A man wearing a face mask stands in a restaurant and holds a serving platter. In the background is a well-stocked bar.
The COVID-19 pandemic has forced many restaurants to create new ways of bringing food to their customers. — Getty Images/hobo_018

While many industries felt the impact of the coronavirus pandemic, restaurant owners have been especially affected by lockdown orders. Some have temporarily shifted their services to takeout-only, while others have had to shut down altogether and shift their offerings.

Though these uncertain times have posed a challenge to restaurant owners, they’ve also sparked some incredible innovation. Here are five eateries that have successfully pivoted during the COVID-19 outbreak, helping them to survive during and beyond the pandemic.

[Read more: Tech to Tackle a Pandemic: How Pandemic-Led Innovations Are Changing the Way Businesses Do Business]

The Cookie Cups

When Minnesota-based bakery The Cookie Cups was forced to shut its doors, owner Nicole Pomije had to quickly pivot her offerings. Although the bakery shifted to delivery via Grubhub and Doordash, Pomije needed more income to recover from the loss of in-person birthday parties and cooking classes.

That’s when she and her team came up with a plan: creating cooking kits that could be shipped nationwide, bringing the Cookie Cups class experience into people’s homes. Pomije’s team developed a Unicorn Cookie Cup Baking Kit and a Pizza Making Kit, geared toward families with small children. With its brick-and-mortar stores open only for delivery and takeout, The Cookie Cups worked to develop recipes and source products that could be shipped across the country. By pivoting to a meal-kit delivery service model, The Cookie Cups has expanded into a market that is far larger than its local geographic footprint.


When the governor of Illinois initially issued stay-at-home orders, Chicago restaurant Frontier needed to pivot quickly, as it had previously only offered in-person dining. To survive the shutdown, executive chef and partner Brian Jupiter developed a takeout menu for the first time in the restaurant’s ten-year history and, more importantly, started creating meal kits for families to cook at home.

Pivoting to meal kits began out of desperation to keep the restaurant alive. However, within a short time, the kits became a significant portion of Frontier’s revenue—about 70% of its weekly sales. Eventually, the restaurant also started offering live virtual cooking classes to supplement the meal kits.

Although restrictions have eased and Frontier is now offering limited in-person dining, the whole-animal restaurant continues to offer meal kits as well as a to-go menu.

[Read more: How to Maximize Your Yelp Listing to Promote Your Business]

“Clyde Common, the 100-seat restaurant, it’s not going to come back in that same format.”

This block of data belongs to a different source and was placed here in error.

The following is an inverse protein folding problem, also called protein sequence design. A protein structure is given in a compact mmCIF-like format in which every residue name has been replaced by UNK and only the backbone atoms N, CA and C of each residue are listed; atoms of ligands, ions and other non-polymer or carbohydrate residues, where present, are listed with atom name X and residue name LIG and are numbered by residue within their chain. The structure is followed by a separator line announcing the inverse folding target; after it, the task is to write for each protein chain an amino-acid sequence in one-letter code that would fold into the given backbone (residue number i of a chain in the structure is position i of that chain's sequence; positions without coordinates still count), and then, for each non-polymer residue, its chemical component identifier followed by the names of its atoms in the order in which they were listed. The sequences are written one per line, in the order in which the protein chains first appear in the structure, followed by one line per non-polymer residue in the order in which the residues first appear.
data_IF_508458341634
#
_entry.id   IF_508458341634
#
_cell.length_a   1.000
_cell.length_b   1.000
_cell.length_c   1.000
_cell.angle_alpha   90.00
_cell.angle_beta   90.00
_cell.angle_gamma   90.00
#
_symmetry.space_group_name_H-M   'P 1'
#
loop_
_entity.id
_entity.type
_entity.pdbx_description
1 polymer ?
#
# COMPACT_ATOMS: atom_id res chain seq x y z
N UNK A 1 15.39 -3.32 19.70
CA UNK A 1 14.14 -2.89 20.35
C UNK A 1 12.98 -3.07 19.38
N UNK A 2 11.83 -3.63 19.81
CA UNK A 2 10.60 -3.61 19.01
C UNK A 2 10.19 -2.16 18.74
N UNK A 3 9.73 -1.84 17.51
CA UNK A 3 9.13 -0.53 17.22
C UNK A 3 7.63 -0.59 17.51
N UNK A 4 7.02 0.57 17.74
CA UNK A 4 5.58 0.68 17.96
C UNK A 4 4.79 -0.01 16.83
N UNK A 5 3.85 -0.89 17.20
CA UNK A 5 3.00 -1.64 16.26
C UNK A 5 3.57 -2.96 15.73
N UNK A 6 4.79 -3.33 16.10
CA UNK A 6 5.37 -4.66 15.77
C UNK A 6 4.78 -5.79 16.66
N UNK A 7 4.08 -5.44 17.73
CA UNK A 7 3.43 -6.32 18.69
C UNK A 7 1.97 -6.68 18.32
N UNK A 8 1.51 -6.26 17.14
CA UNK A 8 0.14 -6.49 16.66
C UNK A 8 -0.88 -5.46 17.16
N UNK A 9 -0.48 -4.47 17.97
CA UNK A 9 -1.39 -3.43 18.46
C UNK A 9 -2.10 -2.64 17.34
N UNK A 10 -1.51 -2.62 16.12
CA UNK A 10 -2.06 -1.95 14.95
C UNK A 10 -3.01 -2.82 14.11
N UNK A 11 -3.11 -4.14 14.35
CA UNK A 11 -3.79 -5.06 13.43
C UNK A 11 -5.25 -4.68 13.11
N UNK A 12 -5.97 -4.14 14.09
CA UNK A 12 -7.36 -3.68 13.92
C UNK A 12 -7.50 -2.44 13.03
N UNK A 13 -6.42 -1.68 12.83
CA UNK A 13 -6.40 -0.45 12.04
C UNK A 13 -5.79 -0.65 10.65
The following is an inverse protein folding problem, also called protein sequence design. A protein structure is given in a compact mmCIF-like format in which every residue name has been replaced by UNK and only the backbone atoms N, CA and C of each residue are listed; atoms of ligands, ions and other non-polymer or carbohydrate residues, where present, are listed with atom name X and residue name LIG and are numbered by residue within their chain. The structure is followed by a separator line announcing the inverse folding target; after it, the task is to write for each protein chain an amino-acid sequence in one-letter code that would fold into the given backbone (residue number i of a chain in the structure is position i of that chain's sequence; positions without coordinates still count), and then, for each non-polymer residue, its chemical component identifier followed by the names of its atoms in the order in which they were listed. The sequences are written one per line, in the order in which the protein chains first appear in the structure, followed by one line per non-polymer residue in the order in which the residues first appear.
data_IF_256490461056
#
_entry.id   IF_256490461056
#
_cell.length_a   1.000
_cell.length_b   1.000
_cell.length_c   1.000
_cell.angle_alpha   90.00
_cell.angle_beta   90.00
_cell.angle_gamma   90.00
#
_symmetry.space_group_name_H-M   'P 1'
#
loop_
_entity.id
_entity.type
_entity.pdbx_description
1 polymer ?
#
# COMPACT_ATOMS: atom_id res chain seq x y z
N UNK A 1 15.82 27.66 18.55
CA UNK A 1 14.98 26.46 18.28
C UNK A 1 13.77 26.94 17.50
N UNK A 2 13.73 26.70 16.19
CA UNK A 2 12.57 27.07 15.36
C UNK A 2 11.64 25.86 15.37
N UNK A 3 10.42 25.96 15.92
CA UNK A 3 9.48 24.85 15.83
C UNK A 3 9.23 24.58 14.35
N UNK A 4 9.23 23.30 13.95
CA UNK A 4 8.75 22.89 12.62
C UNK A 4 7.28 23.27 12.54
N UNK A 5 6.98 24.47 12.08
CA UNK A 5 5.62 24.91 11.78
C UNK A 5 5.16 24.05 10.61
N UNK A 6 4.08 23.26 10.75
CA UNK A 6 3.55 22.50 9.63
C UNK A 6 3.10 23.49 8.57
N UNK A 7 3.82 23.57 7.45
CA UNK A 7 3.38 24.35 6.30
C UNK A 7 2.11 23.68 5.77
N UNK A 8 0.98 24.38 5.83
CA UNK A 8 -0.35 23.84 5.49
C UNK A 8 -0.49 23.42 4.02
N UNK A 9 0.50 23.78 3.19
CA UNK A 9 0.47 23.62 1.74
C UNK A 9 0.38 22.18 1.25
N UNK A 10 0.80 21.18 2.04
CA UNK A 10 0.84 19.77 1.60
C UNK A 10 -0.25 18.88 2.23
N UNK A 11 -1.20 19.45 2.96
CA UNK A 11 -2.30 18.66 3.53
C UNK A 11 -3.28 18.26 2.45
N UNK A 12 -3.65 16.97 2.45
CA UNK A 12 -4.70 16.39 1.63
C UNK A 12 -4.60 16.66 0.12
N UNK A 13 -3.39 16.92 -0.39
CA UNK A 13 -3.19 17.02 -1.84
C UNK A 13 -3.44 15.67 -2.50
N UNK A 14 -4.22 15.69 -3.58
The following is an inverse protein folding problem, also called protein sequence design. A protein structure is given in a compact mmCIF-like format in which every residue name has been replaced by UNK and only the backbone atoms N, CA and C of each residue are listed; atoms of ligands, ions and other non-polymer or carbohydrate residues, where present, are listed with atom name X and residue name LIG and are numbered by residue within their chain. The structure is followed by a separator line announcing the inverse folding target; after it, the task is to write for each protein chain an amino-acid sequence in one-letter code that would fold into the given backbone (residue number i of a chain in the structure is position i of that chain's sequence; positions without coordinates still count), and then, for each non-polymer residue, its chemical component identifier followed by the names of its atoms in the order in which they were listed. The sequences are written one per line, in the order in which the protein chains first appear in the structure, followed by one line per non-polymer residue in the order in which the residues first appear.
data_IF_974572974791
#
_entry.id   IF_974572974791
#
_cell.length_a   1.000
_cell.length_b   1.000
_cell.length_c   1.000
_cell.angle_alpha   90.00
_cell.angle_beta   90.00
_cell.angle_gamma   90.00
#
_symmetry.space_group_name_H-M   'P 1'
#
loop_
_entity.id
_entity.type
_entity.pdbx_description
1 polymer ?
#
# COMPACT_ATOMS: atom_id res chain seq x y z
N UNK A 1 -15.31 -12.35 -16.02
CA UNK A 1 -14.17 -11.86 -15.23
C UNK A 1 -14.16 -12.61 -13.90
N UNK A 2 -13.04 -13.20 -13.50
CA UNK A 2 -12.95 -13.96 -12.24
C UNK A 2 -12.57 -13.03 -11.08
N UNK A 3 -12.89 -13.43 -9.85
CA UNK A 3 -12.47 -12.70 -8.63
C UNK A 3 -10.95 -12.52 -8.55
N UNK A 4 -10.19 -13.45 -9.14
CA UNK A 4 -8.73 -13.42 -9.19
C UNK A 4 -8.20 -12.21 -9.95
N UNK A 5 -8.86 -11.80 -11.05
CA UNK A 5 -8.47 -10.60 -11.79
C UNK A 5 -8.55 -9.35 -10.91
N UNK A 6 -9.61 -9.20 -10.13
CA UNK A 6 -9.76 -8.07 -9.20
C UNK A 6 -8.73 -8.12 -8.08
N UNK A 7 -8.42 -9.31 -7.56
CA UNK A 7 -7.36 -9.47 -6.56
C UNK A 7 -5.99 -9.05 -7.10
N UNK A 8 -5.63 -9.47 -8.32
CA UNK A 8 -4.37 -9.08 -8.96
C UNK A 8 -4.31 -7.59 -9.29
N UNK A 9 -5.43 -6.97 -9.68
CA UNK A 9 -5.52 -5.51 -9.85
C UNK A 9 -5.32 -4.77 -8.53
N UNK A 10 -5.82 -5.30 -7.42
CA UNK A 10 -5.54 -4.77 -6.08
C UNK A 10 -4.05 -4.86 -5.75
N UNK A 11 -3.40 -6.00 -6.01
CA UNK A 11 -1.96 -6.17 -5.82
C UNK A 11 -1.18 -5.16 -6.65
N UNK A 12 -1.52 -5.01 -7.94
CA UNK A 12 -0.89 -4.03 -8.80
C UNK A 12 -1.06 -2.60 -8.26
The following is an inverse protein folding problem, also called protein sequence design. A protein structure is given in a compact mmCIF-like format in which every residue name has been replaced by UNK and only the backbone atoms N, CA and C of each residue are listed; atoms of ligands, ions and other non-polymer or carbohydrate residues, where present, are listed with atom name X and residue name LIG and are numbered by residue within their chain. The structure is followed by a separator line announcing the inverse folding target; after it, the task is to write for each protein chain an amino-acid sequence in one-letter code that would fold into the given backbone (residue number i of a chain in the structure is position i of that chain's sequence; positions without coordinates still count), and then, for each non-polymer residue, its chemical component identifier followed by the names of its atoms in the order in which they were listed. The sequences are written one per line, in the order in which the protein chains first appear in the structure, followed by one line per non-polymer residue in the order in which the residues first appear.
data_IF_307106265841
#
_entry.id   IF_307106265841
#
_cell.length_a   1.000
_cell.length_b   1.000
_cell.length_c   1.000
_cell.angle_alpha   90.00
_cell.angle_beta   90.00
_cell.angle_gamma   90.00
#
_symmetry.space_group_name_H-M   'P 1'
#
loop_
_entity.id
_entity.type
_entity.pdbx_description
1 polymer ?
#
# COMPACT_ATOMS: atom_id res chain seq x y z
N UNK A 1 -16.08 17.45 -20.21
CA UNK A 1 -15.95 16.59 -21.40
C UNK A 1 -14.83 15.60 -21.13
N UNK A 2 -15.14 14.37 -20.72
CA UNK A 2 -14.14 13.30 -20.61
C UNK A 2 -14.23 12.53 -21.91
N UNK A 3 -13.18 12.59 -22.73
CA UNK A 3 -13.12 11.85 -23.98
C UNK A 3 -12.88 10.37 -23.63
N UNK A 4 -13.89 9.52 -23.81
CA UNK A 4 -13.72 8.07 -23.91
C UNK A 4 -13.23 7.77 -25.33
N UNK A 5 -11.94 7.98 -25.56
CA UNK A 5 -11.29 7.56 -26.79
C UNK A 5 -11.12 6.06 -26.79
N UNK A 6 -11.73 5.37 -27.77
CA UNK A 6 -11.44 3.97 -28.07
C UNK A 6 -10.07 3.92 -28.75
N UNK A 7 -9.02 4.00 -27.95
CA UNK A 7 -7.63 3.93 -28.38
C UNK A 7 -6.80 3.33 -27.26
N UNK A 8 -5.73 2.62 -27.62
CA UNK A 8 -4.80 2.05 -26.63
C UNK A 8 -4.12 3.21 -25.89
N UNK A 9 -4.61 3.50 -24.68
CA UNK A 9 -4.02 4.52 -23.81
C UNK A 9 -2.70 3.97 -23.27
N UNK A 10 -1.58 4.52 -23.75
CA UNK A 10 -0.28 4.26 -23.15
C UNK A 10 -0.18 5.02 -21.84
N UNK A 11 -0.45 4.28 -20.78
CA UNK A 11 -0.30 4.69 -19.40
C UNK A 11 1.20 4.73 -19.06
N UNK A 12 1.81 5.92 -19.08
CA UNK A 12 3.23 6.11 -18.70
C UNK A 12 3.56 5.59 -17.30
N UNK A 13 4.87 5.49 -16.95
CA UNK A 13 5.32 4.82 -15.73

Nate Tilden, owner of Portland restaurant Clyde Common

Clyde Common

In light of stay-at-home orders and potential reopening restrictions, Portland restaurant Clyde Common transformed its operations drastically—and permanently. According to owner Nate Tilden, “Clyde Common, the 100-seat restaurant, it’s not going to come back in that same format.”

Currently, Tilden is setting aside half of the dining room as a casual market, where customers can purchase dry goods and sandwiches for takeout or delivery. The other half of the dining room has been transformed into a tavern, where guests can enjoy outdoor dining as well as wine, beer and craft cocktails.

Founding Farmers

Like many restaurants around the country, Founding Farmers, a small farm-to-table restaurant chain established by the North Dakota Farmers Union, had to make the difficult decision to lay off employees due to the coronavirus pandemic. However, Dan Simons, co-owner of the Farmers Restaurant Group, decided to pivot the restaurant as a grocery delivery service to stay in business and hire back many employees to weather the storm.

Today, Founding Farmers offers groceries, baked goods, deli items and household goods on top of the restaurant’s takeout and delivery services. Customers can choose to have their items delivered or made available for curbside pickup.

The Heyday

Before March, California-based food vendor The Heyday operated primarily at street fairs and special events. When COVID-19 shut down many of these events, proprietors Brad and Crystal Reihl needed to come up with a new plan to stay in business. In April, The Heyday set up shop at The Cole Hotel, a new property looking for an in-house restaurant.

The Heyday operates through an online ordering system, in which customers can place orders for curbside pickup at a designated time slot. The pivot has proven successful thus far, as seen by the restaurant’s expanded menu and increased hours. The Heyday has even expanded to poolside dining at The Cole Hotel, where guests can relax and enjoy their burgers.

[Read more: This Dining Rewards App Carved a Pandemic Niche by Becoming a Multisource Sales Platform for Restaurants]

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